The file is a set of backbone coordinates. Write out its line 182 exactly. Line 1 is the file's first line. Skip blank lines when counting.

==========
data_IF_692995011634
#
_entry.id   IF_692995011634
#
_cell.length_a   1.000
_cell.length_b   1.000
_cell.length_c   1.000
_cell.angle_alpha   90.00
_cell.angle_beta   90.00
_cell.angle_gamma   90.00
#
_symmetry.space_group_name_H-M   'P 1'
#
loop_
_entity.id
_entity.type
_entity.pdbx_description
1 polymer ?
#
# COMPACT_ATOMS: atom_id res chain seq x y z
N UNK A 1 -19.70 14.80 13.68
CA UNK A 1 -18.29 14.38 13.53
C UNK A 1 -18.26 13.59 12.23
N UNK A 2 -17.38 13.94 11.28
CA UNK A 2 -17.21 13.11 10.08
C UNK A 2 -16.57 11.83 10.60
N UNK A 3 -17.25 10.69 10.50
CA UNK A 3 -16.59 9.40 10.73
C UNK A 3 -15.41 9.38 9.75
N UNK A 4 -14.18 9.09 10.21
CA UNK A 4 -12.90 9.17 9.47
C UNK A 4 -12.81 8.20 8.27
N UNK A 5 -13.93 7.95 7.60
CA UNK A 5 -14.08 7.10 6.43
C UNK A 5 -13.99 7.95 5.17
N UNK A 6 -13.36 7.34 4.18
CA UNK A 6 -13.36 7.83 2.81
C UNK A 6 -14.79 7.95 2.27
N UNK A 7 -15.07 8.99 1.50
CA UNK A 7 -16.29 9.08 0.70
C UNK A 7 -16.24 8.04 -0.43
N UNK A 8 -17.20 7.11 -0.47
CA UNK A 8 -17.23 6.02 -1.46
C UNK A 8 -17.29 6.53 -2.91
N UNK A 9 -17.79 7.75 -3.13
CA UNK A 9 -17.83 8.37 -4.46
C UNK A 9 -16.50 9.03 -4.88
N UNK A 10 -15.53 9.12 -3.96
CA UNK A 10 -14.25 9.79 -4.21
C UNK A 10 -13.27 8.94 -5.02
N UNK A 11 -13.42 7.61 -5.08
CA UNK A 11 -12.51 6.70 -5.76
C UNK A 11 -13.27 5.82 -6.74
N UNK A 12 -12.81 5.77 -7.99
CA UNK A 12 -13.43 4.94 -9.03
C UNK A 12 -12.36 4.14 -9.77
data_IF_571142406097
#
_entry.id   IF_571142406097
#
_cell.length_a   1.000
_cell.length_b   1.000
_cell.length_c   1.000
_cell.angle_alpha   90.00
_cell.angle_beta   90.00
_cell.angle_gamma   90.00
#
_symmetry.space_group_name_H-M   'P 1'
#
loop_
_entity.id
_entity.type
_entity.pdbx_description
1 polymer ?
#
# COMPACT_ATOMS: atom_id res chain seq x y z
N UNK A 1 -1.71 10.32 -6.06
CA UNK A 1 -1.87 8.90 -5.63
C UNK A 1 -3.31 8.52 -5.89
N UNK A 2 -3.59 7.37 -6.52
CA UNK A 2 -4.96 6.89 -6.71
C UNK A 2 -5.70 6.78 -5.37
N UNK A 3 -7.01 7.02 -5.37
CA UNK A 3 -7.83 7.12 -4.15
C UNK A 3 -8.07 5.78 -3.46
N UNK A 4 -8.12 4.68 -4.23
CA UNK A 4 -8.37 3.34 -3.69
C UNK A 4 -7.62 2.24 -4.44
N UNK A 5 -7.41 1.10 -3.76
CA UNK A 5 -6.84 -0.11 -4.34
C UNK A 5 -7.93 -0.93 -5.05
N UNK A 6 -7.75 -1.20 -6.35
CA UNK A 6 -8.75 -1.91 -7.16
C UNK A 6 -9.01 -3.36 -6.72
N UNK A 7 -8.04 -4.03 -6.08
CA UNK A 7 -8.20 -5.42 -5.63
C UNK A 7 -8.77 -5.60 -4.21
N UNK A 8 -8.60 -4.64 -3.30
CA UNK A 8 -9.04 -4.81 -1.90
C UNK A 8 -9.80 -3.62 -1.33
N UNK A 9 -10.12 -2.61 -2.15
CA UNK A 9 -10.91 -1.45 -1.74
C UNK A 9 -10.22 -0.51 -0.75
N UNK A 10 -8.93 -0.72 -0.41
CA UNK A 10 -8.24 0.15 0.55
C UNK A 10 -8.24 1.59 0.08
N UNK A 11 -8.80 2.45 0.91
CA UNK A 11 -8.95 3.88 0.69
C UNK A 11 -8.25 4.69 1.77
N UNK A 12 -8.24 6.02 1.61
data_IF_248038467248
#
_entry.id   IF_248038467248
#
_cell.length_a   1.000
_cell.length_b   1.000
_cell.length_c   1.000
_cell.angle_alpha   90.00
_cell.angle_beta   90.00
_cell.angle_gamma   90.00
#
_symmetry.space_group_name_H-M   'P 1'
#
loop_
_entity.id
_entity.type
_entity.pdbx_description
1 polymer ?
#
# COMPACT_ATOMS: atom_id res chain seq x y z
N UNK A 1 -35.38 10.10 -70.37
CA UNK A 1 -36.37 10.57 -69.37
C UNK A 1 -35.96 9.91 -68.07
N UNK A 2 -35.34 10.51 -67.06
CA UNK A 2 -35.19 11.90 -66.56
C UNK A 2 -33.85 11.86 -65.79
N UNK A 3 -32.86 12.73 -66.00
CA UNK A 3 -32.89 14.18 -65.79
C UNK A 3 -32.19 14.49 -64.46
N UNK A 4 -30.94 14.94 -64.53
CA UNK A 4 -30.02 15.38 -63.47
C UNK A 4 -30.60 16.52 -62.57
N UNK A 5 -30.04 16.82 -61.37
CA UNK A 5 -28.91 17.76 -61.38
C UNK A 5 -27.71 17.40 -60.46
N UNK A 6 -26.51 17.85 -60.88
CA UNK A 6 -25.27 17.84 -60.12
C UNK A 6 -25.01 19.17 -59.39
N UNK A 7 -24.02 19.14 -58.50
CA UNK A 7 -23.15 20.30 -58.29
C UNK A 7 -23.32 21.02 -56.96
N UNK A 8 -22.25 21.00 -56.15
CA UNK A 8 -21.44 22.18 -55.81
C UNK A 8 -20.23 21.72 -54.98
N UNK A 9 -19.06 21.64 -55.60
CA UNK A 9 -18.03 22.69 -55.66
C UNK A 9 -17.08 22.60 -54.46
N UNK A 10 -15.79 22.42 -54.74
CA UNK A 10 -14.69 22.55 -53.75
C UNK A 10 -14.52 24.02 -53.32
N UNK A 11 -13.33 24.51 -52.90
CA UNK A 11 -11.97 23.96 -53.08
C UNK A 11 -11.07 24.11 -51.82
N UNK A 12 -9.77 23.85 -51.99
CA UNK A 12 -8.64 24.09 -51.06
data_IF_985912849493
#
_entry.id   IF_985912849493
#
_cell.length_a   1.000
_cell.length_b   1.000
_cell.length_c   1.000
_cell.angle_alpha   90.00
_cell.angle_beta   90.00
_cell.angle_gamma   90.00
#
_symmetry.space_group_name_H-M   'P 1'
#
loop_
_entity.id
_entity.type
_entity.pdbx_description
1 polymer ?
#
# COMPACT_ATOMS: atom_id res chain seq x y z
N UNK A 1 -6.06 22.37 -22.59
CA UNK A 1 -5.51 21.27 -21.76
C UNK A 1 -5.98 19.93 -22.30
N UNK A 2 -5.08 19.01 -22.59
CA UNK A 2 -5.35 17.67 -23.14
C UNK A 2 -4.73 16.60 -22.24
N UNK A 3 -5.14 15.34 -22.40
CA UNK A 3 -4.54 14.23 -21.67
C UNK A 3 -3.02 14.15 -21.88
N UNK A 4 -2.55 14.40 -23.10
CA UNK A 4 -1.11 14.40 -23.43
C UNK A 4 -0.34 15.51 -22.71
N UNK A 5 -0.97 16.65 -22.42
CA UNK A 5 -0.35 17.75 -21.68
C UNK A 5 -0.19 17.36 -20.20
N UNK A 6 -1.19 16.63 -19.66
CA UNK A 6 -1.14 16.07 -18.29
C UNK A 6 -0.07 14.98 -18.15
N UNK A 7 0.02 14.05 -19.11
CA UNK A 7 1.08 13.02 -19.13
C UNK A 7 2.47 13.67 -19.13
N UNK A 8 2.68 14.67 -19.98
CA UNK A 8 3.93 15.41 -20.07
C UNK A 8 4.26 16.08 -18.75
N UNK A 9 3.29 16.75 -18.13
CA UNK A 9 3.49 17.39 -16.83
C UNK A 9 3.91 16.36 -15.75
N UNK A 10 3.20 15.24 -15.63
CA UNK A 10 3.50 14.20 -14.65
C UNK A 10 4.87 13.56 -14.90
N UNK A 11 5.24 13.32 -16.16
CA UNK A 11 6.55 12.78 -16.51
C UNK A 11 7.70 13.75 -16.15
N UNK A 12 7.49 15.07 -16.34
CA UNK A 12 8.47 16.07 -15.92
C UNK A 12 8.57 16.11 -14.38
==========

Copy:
_entity.pdbx_description